But the Moral Equivalence fix is in, regardless of how ahistorial or amoral it may be. Maybe it reached its highest, most ludicrous, most insulting expression when President Bush read aloud the joint "understanding" agreed to by Israel and the Palestinian Authority at the end of the conference. Among other things, it expressed a determination (whatever that means) "to confront terrorism and incitement,whether committed by Palestinians or Israelis."
On October 11, 2006, Secretary of State Condoleezza Rice said the following:
“I believe that there could be no greater legacy for America than to help to bring into being a Palestinian state for a people who have suffered too long, who have been humiliated too long, who have not reached their potential for too long, and who have so much to give to the international community and to all of us."
No greater legacy?
Almost exactly one year later, a cartoon has been published in a newspaper controlled by Palestinian Authority Chairman Mahmoud Abbas' Fatah faction--the supposed Good Guys, according to American dreampolitik, which closes its eyes to Fatah's and Hamas' shared goal of Israel's destruction.
Not that Fatah is too thrilled with us, either. The cartoon features a Muslim man beseeching Allah to kill Americans with four missiles aimed at an American fighter jet.
He prays: "Allah, scatter them!" "And turn their wives into widows!" "And turn their children into orphans!" "And give us victory over them!"
Something for the Condi's No-Greater-Legacy Scrapbook.
From an essay by Andrew C. McCarthy, posted here on January 6, 2009:
When we appraise hostile countries, it has become de rigueur in our foreign policy circles to distinguish the “people” (always good) from their nasty governments. So it is with the noble Palestinians. Secretary of State Condoleezza Rice insisted in a 2006 interview, for instance, that the “great majority” of them — i.e., upwards of “70 percent” — are “perfectly ready to live side by side with Israel because they just want to live in peace.”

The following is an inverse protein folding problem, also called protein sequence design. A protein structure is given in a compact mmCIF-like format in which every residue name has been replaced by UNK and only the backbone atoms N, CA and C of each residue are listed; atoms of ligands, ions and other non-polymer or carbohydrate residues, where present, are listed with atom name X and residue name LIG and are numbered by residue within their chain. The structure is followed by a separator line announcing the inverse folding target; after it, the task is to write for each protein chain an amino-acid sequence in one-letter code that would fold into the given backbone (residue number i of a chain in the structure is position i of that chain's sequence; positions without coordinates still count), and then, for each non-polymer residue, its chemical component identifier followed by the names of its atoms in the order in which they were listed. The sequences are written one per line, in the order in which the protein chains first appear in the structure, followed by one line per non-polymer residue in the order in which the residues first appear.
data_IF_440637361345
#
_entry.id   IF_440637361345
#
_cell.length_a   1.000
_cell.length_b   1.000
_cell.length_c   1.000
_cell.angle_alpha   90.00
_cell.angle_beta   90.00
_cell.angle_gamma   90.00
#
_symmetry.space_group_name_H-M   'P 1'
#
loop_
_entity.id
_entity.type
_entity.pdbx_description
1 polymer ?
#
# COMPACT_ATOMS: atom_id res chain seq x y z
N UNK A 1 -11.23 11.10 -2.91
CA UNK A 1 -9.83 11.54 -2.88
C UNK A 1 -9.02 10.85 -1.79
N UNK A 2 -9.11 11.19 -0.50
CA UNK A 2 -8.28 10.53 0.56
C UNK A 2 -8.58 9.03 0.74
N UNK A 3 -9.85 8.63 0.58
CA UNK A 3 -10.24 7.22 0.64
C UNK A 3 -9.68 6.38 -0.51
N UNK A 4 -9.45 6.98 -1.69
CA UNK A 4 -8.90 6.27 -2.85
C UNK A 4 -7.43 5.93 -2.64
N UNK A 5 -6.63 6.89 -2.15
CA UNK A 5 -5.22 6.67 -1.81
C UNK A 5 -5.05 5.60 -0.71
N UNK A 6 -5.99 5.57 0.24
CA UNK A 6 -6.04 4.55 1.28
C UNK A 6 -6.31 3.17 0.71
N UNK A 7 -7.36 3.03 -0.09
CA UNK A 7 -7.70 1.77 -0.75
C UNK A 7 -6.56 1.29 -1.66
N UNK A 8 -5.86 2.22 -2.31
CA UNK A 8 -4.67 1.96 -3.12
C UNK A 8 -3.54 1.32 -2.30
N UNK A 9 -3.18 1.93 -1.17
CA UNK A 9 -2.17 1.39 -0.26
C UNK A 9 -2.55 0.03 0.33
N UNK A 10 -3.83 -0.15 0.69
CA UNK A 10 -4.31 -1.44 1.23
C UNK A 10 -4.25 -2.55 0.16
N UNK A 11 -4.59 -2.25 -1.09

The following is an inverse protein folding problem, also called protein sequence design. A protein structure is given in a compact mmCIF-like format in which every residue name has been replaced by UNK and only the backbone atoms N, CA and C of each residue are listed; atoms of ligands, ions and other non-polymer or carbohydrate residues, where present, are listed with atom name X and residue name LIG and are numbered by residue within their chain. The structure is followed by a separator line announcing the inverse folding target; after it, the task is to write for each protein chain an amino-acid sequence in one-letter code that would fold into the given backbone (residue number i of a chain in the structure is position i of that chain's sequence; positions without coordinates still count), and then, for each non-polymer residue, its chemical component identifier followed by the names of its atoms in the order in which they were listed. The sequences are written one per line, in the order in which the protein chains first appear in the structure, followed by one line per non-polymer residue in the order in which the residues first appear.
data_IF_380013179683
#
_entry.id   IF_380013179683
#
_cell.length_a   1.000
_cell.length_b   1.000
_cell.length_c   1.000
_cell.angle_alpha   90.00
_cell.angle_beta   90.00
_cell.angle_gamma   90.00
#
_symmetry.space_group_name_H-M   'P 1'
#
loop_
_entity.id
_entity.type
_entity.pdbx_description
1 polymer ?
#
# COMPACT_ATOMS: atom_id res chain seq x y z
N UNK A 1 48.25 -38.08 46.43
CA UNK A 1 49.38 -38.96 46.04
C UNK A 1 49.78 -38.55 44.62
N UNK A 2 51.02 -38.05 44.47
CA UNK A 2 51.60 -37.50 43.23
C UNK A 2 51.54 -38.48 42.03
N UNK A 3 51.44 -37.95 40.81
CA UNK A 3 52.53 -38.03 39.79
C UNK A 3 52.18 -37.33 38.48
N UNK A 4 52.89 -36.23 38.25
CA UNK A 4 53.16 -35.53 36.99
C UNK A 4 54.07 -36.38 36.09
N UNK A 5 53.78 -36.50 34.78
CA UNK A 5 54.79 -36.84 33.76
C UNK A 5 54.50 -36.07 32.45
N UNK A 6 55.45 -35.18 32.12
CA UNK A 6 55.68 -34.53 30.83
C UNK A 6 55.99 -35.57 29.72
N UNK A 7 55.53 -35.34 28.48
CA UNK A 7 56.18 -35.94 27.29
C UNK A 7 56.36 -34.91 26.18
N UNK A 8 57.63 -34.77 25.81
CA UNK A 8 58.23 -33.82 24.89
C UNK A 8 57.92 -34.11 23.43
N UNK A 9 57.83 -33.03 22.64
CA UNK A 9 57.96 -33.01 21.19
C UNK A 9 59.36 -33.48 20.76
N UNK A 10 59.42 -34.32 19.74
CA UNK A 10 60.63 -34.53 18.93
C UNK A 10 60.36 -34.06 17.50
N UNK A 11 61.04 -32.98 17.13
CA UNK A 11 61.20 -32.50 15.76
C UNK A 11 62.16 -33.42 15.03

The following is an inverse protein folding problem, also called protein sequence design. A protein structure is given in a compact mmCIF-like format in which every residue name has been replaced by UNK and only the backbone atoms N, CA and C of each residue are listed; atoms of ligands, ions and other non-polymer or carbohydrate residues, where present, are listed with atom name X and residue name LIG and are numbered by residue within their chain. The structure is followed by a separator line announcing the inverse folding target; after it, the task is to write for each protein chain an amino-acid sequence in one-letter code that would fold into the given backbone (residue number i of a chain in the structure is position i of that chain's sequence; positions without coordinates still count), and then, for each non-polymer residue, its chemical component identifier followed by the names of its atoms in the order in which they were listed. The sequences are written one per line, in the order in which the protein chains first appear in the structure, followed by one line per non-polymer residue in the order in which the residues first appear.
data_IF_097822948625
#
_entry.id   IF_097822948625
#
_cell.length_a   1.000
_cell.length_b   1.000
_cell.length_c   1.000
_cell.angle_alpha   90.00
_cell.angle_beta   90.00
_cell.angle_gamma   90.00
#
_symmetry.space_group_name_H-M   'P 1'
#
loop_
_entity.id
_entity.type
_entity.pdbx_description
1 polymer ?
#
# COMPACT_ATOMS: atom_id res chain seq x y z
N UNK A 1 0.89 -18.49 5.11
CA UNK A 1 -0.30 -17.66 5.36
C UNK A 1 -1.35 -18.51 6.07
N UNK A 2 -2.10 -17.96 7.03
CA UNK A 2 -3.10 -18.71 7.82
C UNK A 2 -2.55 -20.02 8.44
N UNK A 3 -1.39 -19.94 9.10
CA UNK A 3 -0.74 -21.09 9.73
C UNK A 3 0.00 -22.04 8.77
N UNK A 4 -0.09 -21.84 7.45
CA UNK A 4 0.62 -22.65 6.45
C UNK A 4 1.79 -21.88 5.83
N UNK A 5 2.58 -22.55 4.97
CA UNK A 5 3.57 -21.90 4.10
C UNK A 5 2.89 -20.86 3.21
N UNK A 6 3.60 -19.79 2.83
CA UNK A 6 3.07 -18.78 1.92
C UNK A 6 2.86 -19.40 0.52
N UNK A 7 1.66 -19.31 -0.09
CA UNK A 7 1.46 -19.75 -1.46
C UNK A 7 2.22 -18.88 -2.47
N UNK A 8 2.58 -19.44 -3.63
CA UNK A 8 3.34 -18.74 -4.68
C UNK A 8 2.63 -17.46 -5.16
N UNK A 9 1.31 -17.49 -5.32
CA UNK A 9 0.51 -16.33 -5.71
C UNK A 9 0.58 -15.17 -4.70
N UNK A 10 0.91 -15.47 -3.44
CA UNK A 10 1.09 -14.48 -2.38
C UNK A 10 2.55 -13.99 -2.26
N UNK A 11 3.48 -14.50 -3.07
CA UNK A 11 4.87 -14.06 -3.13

This is preposterous. Palestinians are weaned on Jew-hatred through schools and media controlled by the competing factions and other jihadists. Their national heroes are those dedicated to killing Jews, most especially the “martyrs” (or shaheed) who self-implode in suicide attacks. It is to be expected, then, that when the public is polled in the actual Palestinian territories, rather than in Condi-world, a very different reality is reflected: About three in four Palestinians deny Israel’s right to exist, a figure that soars to over nine in ten when only the fighting-age demographic (between 18 and 25) is considered.
Just in passing, in August 2010, Paul Sperry noted in a report on Alwaleed bin Talal's mega-bucks support of Imam Rauf (of Ground Zero mosque infamy):
Before taking over Cordoba as executive director, [Aspen Mayor John S.] Bennett headed the Aspen Institute, which included among its board members former Saudi Ambassador Prince Bandar bin Sultan, as well as former Secretary of State Condoleezza Rice. Rice has appeared with Rauf at events in Washington and overseas.
Aspen Institute recently launched the Middle East Leadership Initiative with "generous support" from Saudi Arabia. AbuSulayman, bin Talal's aide, is an Aspen Institute Middle East fellow.
After rereading these entries, I can only say it was worse than I remembered.
Diana West is the author of The Death of the Grown-Up: How America's Arrested Development Is Bringing Down Western Civilization. Her arttcle archive and blog are here.